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Salley Vickers

Salley was appearing at our local Forum and I went to see her last night. She gave an accomplished and very interesting talk which I wanted to share with those of you who admire her work.

She started with a potted history of her life as a writer. She had no particular intention of being a novelist, although she had enjoyed writing stories as a child. She divided her life into the things that had inspired her to set fingers to keyboard.

Firstly she found that having had children she was regularly making up stories to entertain them. This was particularly so on long car journeys and she got into the habit of narration. (I played endless I Spy and my girls are very good with words)

While her children were small she worked in the evening at an FE college teaching English Literature, which made her organised and gave her a work ethic. It also reinforced to her that reading great litereature is the best way of finding out how to write. She waxed lyrical about the wonderful writing of the Victorian greats (she is re reading Trollope at the moment) and what fascinating stories they contain. They are often not at all difficult to read. She also did a degree in Psychology.

Then she trained as a psychotherapist and spent a great deal of time listening to the life stories of people in extremis. To do her job properly she found a way of identifying with all of her patients; even the young men! She found this immensely helpful as a way of discovering characters and she also found that making her patients relive the story of their lives and discern how they had, in many cases, fictionalised what really happened ,  got them to revisit these traumatic events, often involving death, and enabled them to set their own story on correct lines and therefore live with what was not usually their fault.

Her experiences makes her feel that humans dislike change and will make enormous efforts to avoid it; putting up with nasty conditions rather than be brave enough to break away. She talked about abusive relationships as an example of this and how many partners really know they do not want to be with their violent spouses but make up stories to themselves so that they do not need to make any changes to their lives.

In her fiction she has to find ways of making people bravely change their lives and, in that, she often uses death. She went through in great detail how she did this with Miss Garnett's Angel. She has never reread her own books so she admitted that often sudiences know her books better than she does!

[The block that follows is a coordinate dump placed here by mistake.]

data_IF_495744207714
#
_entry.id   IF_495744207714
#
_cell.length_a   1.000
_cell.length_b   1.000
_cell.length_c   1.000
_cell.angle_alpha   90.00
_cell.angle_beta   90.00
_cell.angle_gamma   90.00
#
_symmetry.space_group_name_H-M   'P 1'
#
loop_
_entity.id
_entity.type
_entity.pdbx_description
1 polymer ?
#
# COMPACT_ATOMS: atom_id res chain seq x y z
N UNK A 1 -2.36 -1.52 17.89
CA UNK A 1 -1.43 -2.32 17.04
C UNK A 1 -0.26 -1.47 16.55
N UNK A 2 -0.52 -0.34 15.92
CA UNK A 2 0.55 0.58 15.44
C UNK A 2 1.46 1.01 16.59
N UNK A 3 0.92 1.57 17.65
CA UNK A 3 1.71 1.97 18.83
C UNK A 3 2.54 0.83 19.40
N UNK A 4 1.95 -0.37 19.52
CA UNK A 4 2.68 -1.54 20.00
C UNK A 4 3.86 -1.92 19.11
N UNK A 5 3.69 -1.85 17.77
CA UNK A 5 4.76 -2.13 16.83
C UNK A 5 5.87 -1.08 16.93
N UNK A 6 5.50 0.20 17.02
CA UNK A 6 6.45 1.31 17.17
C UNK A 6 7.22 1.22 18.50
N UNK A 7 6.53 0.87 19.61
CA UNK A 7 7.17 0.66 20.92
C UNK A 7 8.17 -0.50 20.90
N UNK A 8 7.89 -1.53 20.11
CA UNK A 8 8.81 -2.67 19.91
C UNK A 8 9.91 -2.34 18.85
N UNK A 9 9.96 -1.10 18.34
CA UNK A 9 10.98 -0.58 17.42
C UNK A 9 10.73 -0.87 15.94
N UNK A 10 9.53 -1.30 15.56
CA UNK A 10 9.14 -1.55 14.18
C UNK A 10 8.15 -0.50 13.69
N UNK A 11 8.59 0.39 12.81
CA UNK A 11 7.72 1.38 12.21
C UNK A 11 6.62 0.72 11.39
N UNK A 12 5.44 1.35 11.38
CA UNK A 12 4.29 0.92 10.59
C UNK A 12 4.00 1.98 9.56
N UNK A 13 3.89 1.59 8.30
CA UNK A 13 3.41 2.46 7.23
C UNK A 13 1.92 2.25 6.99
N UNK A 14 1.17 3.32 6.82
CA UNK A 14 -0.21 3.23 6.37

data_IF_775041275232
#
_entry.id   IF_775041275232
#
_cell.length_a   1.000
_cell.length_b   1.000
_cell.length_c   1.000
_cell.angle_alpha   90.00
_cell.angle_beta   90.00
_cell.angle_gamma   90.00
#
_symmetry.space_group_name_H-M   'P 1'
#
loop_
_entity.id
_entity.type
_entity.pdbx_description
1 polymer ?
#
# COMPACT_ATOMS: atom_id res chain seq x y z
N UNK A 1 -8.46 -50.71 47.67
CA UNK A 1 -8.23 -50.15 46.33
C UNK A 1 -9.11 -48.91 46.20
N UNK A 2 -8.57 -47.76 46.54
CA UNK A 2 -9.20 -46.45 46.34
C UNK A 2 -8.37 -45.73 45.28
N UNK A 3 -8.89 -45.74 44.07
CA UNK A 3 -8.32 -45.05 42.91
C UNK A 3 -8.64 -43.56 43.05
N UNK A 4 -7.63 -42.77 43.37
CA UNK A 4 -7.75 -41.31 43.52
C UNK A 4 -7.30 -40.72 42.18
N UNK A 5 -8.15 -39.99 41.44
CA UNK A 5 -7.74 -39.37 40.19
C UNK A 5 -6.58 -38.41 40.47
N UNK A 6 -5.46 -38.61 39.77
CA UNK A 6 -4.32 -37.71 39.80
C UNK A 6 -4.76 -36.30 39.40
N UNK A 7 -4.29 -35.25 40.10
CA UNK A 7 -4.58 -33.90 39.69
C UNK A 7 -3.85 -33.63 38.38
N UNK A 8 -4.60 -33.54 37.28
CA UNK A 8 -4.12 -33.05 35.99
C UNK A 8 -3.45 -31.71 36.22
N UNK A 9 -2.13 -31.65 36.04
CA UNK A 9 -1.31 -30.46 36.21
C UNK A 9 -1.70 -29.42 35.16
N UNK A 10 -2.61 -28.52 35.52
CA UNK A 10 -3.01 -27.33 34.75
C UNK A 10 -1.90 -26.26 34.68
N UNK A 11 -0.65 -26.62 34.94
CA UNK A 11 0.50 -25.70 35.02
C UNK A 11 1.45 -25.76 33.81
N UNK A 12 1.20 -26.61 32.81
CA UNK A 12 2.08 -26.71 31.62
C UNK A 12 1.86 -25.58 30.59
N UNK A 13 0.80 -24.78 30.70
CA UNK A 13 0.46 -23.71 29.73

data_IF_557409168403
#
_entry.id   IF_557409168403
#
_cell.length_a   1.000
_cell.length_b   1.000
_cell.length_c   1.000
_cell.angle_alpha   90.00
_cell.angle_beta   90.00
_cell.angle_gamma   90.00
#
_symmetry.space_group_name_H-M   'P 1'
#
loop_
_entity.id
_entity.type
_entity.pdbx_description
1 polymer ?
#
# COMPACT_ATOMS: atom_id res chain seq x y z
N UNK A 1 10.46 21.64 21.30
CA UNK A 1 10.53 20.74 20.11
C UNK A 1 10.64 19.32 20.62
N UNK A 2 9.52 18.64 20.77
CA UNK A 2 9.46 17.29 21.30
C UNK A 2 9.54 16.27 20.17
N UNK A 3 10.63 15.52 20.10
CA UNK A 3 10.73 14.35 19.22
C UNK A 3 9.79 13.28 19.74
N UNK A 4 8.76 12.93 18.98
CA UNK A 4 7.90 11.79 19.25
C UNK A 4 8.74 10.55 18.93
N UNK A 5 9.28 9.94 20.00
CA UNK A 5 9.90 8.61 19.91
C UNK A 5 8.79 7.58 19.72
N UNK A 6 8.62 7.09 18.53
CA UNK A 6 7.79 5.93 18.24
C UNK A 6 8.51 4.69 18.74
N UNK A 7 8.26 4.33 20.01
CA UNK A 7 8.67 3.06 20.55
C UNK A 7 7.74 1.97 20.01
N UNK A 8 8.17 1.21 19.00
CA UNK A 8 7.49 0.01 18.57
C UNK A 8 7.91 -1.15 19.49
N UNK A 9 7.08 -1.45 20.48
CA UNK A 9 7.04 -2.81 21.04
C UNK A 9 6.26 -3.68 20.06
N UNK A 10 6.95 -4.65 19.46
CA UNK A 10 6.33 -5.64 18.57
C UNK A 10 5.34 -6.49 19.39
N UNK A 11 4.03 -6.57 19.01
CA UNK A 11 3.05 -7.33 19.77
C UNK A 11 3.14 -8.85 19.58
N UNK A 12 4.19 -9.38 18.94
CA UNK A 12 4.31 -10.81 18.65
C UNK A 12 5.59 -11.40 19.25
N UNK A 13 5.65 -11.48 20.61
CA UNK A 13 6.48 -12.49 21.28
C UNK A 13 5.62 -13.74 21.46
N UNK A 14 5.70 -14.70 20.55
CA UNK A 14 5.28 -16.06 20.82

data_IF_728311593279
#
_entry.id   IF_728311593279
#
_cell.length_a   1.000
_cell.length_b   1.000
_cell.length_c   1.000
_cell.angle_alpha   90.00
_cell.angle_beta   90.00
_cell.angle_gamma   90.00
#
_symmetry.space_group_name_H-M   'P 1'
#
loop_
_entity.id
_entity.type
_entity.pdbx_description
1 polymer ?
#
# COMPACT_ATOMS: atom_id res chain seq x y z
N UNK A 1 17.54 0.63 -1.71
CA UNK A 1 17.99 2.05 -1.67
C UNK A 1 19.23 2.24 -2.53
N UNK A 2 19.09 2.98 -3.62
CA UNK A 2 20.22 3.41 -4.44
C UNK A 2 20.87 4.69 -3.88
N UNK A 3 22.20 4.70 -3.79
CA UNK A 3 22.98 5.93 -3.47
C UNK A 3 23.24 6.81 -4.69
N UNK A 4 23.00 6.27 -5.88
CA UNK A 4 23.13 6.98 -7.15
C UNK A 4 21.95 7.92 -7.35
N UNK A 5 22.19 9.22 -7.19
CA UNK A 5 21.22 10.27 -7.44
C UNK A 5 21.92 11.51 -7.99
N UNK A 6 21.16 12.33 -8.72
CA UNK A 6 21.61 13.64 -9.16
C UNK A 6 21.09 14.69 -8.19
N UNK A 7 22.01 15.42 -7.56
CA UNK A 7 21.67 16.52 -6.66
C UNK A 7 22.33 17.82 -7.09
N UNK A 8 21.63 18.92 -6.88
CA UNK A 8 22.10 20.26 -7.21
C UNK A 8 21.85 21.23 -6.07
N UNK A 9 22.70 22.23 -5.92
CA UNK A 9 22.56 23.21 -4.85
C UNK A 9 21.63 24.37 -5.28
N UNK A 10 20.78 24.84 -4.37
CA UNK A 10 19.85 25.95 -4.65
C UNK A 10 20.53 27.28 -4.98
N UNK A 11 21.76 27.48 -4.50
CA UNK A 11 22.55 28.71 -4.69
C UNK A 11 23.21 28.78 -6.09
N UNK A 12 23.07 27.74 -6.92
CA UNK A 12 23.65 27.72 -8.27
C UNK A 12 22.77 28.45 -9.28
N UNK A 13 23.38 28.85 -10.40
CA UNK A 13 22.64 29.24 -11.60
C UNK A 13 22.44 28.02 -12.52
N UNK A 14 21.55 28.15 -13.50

Salley has not been on any writing courses but composes in a rather organic way. She is usually inspired by setting and her latest book, which is not yet out, was started by thinking of the life of a woman who cleans Chartres Cathedral. She unashamedly reuses plots from the classic authors, and this means really classic such as the anscient Greeks and Romans. She feels that because these stories have lasted so long they have important psychological hooks which mean something to us and can always grab our interest. She feels in good company as Shakespeare uses the same technique and she was very interesting about the different texts she has used (heavily disguised). One of her books is based on Hamlet!

It was a wonderful evening and if she is coming to a venue near to you buy a ticket.

Sounds really interesting. I like the bit about people resisting change - it's so true, and one of the tell-tale signs of weak plotting is when characters do things without sufficient motivation, just to satisfy the author's need to advance the plot.

Robert McKee makes this point in his book "Story" - he says that most people are instinctively conservative in their actions. The trick to raising the stakes is in having unexpected consequences to their conservative actions which force them to take ever more drastic measures.

The point about telling ourselves stories is very well recognised in psychology - our "episodic" memory (ie autobiographical memory) is a sort of narrative that we maintain and modify, and is highly unreliable.

Thanks Mike.

Two things I didn't mention were that she didn't write her first book until she was fifty and that she likes to put in an element of the supernatural because so many traditional or classic stories use that device and she thinks our brains have an affinity with the spiritual - angels, ghosts and so on. Her latest book uses fairies!
Green Jay

Thank you for this, Ann, fascinating. I knew she was a psychotherapist and thought this shows strongly in her work. I have read Miss Garnett's Angel, Mr Golightly (?), The Other Side of You which is very moving about loss and grief and has a therapist as one main character...sorry, I'm not sure about those last two titles.  I really love Miss Garnett, as it brought Venice to life for me and was very compassionate. Must re-read that one. In that she uses the story of Tobias & the Angel woven into the modern-day fiction, so your references to her use of classical texts shows me that she goes further than I thought in this respect. I'm sure I heard a radio play of hers about Freud, but perhaps someone else adapted a novel she had written. Did she mention play-writing?

Obviously an accomplished lady - I always find it rather odd when someone becomes a good writer when they appear not to have ever intended to follow this line.

I wonder which is the Hamlet novel???

Green Jay wrote:
. I'm sure I heard a radio play of hers about Freud, but perhaps someone else adapted a novel she had written. Did she mention play-writing?


It was a novel and it is called Where Three Roads Meet. I have got it and it is all about Oedipus and Freud. It is a really lovely book and I would recommend it

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